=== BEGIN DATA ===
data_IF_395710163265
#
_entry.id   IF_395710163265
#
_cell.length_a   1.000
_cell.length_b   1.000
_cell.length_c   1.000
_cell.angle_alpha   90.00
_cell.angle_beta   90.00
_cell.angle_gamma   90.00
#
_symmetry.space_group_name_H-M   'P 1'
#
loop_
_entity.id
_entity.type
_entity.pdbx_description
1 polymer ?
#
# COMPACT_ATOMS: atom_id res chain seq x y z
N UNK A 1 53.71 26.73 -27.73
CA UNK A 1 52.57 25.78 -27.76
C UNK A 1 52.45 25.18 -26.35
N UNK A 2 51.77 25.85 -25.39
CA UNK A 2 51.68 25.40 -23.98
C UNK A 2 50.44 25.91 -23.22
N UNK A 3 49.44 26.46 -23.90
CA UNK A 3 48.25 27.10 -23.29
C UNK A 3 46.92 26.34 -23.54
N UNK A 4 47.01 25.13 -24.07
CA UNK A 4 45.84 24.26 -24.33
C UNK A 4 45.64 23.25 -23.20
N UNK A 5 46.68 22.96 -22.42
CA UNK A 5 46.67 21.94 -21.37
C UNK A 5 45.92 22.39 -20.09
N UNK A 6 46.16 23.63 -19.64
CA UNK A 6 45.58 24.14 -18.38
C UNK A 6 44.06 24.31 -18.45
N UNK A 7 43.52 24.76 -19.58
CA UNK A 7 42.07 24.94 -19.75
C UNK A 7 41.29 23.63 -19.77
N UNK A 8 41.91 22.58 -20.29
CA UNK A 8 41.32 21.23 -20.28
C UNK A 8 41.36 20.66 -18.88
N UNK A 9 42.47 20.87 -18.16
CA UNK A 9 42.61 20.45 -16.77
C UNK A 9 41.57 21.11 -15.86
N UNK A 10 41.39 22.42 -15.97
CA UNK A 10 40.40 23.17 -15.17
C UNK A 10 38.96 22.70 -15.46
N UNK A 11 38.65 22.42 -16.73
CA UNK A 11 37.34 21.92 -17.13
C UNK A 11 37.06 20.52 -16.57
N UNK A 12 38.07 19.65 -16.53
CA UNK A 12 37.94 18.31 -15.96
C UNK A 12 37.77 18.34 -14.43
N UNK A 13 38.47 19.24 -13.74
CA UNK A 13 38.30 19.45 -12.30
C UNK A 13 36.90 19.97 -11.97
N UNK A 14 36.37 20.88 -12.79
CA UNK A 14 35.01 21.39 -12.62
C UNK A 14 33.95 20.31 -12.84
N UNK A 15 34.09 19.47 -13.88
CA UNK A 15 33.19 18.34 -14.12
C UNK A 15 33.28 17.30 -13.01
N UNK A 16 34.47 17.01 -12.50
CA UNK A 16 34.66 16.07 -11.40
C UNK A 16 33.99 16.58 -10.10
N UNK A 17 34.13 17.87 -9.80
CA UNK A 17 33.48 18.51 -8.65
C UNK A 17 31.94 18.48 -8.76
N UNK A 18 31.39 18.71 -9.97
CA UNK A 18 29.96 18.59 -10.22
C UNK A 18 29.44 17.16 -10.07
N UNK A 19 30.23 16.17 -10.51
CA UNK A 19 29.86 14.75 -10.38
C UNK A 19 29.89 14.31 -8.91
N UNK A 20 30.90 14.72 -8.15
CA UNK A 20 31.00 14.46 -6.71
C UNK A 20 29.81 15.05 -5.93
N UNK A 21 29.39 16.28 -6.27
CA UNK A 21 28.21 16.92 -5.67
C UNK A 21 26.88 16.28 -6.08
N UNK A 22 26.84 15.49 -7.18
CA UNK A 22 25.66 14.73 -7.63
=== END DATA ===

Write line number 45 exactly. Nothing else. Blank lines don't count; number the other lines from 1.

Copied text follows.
N UNK A 9 42.47 20.87 -18.16